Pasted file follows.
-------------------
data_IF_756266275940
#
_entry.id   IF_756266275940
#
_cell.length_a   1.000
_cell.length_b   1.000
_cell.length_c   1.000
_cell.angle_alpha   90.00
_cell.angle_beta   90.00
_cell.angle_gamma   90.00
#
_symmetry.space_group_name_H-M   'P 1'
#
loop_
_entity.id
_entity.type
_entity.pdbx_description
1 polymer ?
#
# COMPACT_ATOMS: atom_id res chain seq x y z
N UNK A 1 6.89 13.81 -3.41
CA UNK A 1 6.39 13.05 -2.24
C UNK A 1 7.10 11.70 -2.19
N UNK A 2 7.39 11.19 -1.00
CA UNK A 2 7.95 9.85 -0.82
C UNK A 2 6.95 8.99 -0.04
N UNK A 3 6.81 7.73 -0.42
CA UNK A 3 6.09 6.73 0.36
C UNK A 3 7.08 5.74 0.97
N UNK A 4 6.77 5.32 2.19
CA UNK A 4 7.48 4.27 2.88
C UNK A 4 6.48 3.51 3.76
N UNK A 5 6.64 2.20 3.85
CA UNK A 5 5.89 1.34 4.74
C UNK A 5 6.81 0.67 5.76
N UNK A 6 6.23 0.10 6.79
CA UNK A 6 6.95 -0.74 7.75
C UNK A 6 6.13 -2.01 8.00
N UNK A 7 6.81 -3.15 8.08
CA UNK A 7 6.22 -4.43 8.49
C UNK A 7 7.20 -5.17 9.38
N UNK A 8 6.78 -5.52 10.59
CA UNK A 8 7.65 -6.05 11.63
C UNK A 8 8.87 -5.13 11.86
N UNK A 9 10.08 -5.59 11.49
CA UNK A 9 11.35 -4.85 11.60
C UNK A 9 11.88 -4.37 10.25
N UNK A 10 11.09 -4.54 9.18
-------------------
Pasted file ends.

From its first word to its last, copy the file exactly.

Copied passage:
data_IF_756266275940
#
_entry.id   IF_756266275940
#
_cell.length_a   1.000
_cell.length_b   1.000
_cell.length_c   1.000
_cell.angle_alpha   90.00
_cell.angle_beta   90.00
_cell.angle_gamma   90.00
#
_symmetry.space_group_name_H-M   'P 1'
#
loop_
_entity.id
_entity.type
_entity.pdbx_description
1 polymer ?
#
# COMPACT_ATOMS: atom_id res chain seq x y z
N UNK A 1 6.89 13.81 -3.41
CA UNK A 1 6.39 13.05 -2.24
C UNK A 1 7.10 11.70 -2.19
N UNK A 2 7.39 11.19 -1.00
CA UNK A 2 7.95 9.85 -0.82
C UNK A 2 6.95 8.99 -0.04
N UNK A 3 6.81 7.73 -0.42
CA UNK A 3 6.09 6.73 0.36
C UNK A 3 7.08 5.74 0.97
N UNK A 4 6.77 5.32 2.19
CA UNK A 4 7.48 4.27 2.88
C UNK A 4 6.48 3.51 3.76
N UNK A 5 6.64 2.20 3.85
CA UNK A 5 5.89 1.34 4.74
C UNK A 5 6.81 0.67 5.76
N UNK A 6 6.23 0.10 6.79
CA UNK A 6 6.95 -0.74 7.75
C UNK A 6 6.13 -2.01 8.00
N UNK A 7 6.81 -3.15 8.08
CA UNK A 7 6.22 -4.43 8.49
C UNK A 7 7.20 -5.17 9.38
N UNK A 8 6.78 -5.52 10.59
CA UNK A 8 7.65 -6.05 11.63
C UNK A 8 8.87 -5.13 11.86
N UNK A 9 10.08 -5.59 11.49
CA UNK A 9 11.35 -4.85 11.60
C UNK A 9 11.88 -4.37 10.25
N UNK A 10 11.09 -4.54 9.18